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    Consumers Show Increased Interest in Portion Control

    NPD study looks at healthy eating components by generation

    It appears that the newest craze in healthy eating is portion control. Consumers are increasingly aware of the importance of managing the size of the portions of food they eat, according to a new report by The NPD Group, a Chicago-based market research firm.

    In its recent report, “Healthy Eating Strategies by Generation,” NPD compiled a list of 30 healthy eating and lifestyle dimensions to determine which ones consumers of different generations associate with healthy eating. Out of the 30 attributes, eating smaller portions ranked 11th in importance among adult consumers across generations as a healthy-eating characteristic. Adult consumers ranked the top five characteristics of healthy eating and healthy lifestyles consistently: Exercise regularly, eat well balanced meals, eat all things in moderation, limit/avoid foods with saturated fat or cholesterol or trans fats, and drink at least 8 glasses of water per day.

    Eating smaller portions ranked seventh in importance among Generation X consumers ages 35 to 45, as a healthy-eating characteristic, which is the highest rank for the behavior among all generational groups. For Gen Y, comprising ages 21 to 34, eating smaller portions ranked in the eighth position, and for younger boomers, ages 46 to 54, it ranked in the 12th position as a healthy eating characteristic. The older age groups -- older boomers, silent generation, and G.I. generation, ages 55 and older, with lesser appetites overall, had the lowest overall ranks for eating smaller portions. More women, especially overweight and obese women, tend to place a higher importance on eating smaller portions than do men.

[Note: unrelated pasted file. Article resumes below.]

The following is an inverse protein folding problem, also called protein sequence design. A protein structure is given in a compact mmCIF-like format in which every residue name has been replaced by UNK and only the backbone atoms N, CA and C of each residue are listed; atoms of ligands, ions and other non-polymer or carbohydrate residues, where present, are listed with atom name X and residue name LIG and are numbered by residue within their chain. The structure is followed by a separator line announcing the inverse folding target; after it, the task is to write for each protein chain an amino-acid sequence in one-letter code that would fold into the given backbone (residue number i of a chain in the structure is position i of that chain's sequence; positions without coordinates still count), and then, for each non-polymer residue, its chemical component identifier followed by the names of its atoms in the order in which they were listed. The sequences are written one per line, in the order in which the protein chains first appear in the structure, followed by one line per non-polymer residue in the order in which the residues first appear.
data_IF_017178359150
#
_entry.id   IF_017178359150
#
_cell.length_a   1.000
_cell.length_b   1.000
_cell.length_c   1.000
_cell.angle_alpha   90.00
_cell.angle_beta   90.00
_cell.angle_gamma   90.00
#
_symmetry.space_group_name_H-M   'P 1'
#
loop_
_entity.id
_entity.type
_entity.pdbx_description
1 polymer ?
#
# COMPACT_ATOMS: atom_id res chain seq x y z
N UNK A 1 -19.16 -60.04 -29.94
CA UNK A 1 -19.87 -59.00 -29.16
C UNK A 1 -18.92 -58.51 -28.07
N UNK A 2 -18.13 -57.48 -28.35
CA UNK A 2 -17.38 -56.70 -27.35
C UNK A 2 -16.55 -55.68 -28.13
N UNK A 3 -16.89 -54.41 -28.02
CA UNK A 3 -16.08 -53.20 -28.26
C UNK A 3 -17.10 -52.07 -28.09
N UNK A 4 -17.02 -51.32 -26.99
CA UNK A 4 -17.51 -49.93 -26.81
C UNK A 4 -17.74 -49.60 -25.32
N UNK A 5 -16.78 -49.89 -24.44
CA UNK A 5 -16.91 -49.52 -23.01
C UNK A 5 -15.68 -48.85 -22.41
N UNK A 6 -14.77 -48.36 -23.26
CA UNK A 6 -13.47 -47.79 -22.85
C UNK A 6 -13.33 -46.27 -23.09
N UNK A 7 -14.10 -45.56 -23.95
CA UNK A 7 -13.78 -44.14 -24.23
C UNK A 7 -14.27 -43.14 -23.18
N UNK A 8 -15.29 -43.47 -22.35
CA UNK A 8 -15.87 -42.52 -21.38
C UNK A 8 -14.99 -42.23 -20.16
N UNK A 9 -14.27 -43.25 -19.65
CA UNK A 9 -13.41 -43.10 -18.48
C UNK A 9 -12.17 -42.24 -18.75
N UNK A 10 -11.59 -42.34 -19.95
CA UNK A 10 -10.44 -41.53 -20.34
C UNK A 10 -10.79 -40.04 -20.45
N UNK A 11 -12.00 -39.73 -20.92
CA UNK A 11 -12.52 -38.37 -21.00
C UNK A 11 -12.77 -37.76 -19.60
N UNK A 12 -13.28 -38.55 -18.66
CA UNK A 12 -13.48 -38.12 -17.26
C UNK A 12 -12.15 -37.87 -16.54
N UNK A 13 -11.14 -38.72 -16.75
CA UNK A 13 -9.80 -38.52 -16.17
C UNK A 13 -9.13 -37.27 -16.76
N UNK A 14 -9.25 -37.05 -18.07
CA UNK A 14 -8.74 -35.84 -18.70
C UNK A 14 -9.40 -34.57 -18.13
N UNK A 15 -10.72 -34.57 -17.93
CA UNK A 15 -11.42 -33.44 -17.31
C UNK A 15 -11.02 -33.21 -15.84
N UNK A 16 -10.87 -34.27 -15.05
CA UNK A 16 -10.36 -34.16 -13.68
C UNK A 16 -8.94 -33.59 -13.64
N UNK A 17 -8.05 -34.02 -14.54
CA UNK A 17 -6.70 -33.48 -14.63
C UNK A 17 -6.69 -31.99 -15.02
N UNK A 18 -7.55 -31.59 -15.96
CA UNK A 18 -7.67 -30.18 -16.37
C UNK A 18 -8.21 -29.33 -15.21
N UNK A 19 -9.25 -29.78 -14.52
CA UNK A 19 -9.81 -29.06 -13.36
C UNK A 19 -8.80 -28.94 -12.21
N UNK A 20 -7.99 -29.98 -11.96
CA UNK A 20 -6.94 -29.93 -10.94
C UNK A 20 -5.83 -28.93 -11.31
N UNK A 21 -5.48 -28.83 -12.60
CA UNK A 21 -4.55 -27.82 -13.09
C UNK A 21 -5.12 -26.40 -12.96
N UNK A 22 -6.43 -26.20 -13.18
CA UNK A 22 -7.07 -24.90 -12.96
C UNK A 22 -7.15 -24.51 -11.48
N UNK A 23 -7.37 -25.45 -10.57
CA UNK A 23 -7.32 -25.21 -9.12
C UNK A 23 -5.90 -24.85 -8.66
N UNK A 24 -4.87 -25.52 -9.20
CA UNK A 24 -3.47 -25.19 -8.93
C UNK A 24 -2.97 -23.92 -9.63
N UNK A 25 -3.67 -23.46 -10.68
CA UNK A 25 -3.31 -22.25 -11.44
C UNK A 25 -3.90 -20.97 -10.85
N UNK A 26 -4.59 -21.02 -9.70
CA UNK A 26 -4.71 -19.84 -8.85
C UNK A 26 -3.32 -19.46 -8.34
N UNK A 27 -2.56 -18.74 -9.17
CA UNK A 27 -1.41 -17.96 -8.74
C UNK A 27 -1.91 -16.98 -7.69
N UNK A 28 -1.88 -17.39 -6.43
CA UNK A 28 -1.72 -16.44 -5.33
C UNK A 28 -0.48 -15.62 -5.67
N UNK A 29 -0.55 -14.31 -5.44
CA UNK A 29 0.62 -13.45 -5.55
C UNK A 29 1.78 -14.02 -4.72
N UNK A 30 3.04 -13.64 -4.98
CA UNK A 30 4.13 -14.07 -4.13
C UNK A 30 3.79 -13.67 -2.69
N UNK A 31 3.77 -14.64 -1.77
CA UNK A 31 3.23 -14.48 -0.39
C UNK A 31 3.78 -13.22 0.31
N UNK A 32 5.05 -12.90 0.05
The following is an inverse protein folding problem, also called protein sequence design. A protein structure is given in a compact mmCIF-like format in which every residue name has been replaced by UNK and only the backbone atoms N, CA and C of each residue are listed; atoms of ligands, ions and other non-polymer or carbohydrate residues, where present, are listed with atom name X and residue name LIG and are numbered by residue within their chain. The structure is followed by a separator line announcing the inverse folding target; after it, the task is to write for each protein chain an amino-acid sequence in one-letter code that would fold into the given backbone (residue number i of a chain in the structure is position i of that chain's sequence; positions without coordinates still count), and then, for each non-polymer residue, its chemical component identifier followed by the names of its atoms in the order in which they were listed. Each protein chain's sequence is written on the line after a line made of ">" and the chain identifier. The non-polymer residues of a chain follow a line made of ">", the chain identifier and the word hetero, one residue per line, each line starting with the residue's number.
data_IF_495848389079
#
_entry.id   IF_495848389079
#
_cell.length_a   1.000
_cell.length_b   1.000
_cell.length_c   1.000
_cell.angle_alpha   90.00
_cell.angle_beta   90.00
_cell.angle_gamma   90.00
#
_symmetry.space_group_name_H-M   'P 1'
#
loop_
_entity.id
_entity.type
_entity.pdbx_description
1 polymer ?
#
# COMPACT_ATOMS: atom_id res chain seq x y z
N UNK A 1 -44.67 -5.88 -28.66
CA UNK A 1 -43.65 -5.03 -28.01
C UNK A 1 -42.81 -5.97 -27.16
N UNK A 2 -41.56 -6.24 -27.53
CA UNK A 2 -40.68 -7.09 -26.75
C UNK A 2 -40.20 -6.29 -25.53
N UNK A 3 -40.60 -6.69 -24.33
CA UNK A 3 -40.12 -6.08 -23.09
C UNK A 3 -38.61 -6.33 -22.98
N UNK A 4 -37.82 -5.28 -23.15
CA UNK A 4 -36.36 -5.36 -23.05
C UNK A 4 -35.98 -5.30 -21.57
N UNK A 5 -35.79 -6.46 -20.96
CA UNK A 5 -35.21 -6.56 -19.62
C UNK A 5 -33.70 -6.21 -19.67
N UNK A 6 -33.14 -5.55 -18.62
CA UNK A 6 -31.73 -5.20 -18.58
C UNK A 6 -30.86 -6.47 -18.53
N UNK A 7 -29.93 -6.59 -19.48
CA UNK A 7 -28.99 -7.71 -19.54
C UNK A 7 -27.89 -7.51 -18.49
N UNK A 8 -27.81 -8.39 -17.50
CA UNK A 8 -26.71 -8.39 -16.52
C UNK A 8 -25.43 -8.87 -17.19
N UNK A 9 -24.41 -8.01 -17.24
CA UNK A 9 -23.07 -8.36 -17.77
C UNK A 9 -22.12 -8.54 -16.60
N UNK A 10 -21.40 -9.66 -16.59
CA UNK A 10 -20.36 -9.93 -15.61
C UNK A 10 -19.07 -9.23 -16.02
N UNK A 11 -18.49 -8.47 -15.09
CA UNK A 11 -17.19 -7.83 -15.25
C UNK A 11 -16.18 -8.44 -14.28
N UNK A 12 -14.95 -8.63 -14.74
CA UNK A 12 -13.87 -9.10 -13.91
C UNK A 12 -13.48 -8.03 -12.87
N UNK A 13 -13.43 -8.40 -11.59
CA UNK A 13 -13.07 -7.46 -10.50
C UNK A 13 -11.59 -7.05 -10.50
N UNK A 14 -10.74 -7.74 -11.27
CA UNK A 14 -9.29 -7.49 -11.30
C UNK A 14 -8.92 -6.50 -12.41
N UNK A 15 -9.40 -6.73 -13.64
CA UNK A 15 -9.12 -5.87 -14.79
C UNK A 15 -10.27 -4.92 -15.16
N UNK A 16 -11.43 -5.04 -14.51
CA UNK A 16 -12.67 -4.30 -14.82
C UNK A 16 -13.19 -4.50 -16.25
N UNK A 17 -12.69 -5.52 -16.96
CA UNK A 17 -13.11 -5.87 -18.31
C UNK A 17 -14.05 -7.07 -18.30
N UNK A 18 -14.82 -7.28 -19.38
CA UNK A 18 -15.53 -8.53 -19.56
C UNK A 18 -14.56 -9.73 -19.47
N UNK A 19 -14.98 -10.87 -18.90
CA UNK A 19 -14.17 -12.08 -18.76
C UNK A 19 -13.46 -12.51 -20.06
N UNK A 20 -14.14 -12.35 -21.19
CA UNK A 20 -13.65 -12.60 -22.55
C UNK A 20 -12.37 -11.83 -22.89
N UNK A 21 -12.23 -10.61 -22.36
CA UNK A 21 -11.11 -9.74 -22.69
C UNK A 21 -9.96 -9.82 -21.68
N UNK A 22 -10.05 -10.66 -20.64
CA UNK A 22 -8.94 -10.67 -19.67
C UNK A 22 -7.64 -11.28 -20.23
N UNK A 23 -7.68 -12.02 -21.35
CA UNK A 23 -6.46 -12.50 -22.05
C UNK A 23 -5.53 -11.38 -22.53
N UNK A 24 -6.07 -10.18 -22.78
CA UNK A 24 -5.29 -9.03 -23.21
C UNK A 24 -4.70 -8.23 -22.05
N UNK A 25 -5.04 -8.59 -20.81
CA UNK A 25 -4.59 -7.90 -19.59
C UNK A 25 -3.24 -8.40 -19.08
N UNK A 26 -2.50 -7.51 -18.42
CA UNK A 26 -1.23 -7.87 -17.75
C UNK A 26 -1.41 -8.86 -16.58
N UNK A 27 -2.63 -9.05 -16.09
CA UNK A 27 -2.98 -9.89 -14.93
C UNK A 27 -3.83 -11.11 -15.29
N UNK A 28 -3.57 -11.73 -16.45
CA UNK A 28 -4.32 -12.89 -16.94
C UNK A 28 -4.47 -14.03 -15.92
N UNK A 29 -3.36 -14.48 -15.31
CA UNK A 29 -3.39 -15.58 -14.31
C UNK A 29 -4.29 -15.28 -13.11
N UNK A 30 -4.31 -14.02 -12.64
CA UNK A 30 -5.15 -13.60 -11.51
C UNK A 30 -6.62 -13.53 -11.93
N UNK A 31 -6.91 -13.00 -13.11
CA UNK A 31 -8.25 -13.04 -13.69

According to the NPD food and beverage market research report, 43 percent of the more than 5,000 adults surveyed indicated that they ate smaller portions always or most of the time in the past year. An even greater percentage of adult consumers (57 percent) aspire to eat smaller portions in the coming year, suggesting that this healthy-eating strategy will become more important in the future, the research firm noted.

    Smaller portions and portion control are also important to consumers who want to eat more healthfully at restaurants and other foodservice outlets. Another recent NPD foodservice market research report, “How Consumers Define Healthy Eating When They Dine Out,” found that portion control and smaller portions rank third in importance for consumers looking for healthier options at restaurants. Fast-food consumers rank smaller portions and portion control second.
     

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